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Indonesia's Patimban Project included in official foreign funding list

Indonesia's Patimban Project included in official foreign funding list
Indonesia's Patimban Port project has been given a boost by being included in the latest revision to the government's Blue Book, a list of foreign loan-funded projects compiled by the National Development Planning Agency (Bappenas), local reports said.

The Indonesian-Japanese flagship deepsea project in West Java has been included in the list which consists of projects to be funded by foreign loans from 2015 to 2019, and is a key part of the foreign loan process.

As much as $1.7bn in foreign loans is expected to be channeled into the deepsea project and the Indonesian government is also set to provide an additional $595m in loans for the project.

Following the revision, the Blue Book now lists $10.3bn worth of loans for transportation-related projects, up from the previous $6.8bn, the reports said.

Transportation Ministry port director Mauritz Sibarani noted however that the $1.7bn loan figure was at this stage still only a proposal from the Indonesian government. “There are still discussions required, such as on the actual amount of the funding,” he added.

The government has yet to allocate fresh funds for the project as it prefers to wait for a response from its Japanese counterpart. “We will then make a yearly commitment,” Mauritz said, adding that the government expected the loan to only be disbursed in about March or April 2017, in line with the beginning of the fiscal year in Japan.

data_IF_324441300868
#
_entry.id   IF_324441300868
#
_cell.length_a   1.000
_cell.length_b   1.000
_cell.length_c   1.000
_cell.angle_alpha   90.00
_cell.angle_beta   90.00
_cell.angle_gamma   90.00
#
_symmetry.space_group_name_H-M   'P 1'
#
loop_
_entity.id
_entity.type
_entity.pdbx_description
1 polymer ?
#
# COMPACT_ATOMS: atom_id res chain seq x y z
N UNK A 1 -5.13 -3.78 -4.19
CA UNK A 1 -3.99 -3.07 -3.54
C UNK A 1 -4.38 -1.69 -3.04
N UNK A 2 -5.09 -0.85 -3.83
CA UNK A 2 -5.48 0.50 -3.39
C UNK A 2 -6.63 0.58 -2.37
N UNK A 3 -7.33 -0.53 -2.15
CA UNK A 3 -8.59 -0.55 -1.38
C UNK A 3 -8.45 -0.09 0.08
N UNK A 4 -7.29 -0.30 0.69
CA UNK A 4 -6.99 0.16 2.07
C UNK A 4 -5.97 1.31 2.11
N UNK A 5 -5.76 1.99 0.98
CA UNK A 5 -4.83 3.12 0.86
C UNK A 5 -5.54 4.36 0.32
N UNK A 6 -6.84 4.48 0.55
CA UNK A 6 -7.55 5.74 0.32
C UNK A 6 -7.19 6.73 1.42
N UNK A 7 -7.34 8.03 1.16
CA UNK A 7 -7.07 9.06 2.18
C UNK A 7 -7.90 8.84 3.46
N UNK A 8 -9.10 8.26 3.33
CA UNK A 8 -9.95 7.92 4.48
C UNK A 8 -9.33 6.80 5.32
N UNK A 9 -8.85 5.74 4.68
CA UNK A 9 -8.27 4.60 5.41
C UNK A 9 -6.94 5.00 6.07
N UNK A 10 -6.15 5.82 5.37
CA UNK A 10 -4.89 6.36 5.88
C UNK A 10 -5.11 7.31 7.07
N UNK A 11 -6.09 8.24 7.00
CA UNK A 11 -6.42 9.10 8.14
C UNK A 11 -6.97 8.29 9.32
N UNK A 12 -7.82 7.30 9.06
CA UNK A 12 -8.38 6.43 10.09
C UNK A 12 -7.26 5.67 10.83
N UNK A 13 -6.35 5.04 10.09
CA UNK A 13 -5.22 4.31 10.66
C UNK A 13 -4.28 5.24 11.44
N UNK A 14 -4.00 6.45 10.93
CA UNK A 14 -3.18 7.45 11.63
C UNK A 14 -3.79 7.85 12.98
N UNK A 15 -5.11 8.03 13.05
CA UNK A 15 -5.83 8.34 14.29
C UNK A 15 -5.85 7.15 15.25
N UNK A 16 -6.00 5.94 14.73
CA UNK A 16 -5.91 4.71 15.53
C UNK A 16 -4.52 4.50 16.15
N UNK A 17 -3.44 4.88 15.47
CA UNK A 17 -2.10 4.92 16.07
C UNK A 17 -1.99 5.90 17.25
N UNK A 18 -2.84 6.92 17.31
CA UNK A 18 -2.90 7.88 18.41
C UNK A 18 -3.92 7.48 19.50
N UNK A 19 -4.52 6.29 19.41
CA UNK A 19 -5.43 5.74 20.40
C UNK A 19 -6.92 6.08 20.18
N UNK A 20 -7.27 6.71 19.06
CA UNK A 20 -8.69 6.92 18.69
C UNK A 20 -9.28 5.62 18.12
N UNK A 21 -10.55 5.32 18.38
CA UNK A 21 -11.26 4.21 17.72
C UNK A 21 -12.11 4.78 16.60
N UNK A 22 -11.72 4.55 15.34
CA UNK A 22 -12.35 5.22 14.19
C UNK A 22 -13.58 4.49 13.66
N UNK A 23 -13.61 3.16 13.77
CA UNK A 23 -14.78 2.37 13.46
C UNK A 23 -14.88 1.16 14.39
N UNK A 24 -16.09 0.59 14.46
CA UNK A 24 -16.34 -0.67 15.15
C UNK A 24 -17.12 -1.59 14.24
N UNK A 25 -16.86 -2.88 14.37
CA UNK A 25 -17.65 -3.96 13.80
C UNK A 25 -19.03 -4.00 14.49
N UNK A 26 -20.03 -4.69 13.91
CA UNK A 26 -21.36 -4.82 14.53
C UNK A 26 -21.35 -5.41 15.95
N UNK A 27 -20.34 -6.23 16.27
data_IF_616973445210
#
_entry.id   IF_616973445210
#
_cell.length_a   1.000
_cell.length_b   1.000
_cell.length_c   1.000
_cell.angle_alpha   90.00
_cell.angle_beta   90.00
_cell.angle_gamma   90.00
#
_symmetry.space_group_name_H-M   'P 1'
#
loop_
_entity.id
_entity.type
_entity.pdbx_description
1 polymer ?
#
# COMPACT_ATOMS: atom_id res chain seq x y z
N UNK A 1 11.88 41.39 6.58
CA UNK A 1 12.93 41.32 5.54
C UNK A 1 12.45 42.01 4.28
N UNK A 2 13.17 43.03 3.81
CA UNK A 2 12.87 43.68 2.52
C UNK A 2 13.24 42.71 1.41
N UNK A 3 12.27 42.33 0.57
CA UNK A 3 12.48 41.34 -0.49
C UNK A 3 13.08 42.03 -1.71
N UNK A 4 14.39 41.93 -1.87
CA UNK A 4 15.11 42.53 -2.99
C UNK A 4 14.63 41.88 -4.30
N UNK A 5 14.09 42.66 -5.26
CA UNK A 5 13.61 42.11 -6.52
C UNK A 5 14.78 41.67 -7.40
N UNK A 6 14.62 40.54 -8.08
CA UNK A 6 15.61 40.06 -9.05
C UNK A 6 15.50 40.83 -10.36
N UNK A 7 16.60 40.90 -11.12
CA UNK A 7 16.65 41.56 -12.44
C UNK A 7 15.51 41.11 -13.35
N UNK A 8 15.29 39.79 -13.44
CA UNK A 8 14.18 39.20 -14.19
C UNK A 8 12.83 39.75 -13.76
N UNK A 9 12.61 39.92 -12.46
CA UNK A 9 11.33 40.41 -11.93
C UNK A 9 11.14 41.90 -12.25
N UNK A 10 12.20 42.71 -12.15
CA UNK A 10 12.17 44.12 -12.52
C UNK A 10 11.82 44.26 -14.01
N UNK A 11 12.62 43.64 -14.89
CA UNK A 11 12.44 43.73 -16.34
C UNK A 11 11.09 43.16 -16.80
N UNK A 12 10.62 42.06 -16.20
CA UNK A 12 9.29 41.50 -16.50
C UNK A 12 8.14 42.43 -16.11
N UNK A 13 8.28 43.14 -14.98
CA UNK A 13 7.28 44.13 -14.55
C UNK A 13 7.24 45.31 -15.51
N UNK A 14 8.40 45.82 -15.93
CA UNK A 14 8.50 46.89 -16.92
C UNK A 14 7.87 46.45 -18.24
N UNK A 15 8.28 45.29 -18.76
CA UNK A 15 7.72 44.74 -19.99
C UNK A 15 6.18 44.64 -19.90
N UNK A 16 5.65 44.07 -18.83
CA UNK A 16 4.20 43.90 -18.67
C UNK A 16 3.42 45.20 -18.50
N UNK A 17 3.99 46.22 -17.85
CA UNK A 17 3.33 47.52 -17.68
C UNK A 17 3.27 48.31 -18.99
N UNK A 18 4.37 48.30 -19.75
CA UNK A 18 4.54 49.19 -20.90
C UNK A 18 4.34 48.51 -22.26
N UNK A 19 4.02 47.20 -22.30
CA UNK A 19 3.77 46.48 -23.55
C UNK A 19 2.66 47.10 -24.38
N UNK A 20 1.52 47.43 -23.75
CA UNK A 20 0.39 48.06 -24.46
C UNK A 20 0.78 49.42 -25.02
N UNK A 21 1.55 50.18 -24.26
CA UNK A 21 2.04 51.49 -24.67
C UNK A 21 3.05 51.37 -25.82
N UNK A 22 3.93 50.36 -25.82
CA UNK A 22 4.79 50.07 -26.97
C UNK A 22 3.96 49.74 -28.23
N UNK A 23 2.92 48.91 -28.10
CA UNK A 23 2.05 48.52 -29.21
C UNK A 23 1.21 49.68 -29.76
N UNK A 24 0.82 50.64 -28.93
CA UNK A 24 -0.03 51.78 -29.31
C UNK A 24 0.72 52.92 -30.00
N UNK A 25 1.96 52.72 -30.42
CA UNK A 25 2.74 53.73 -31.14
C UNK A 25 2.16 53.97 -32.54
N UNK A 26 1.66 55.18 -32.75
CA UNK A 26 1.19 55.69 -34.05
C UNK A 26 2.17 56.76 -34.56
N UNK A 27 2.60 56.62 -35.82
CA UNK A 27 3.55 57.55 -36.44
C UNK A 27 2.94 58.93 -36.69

The future Patimban Port will be located about 70km from the Karawang Industrial Estate and Bekasi in West Java. It will have a container capacity of 1.5m teu once it is partly completed by 2019 and this will be expanded to 7.5m teu by 2027, which is half of the main Tanjung Priok Port’s capacity.

The Indonesian-Japanese joint project is considered a national strategic project that is expected to help ease the flow of goods and services into the country.

Feasibility studies have been completed and Japan expects the draft of its detailed engineering design (DED) to be finished by the beginning of 2017 which will provide exact figures on the project’s costs.

The economic councilor at Japan's embassy in Indonesia, Tasaka Takuro, said that the Japanese government welcomed the Indonesian government’s move to include the project in the Blue Book.

“It’s a very good stepping stone for the two countries to proceed with the project,” he said. However, he said that Japan would not make any decision on the matter before completing its research.

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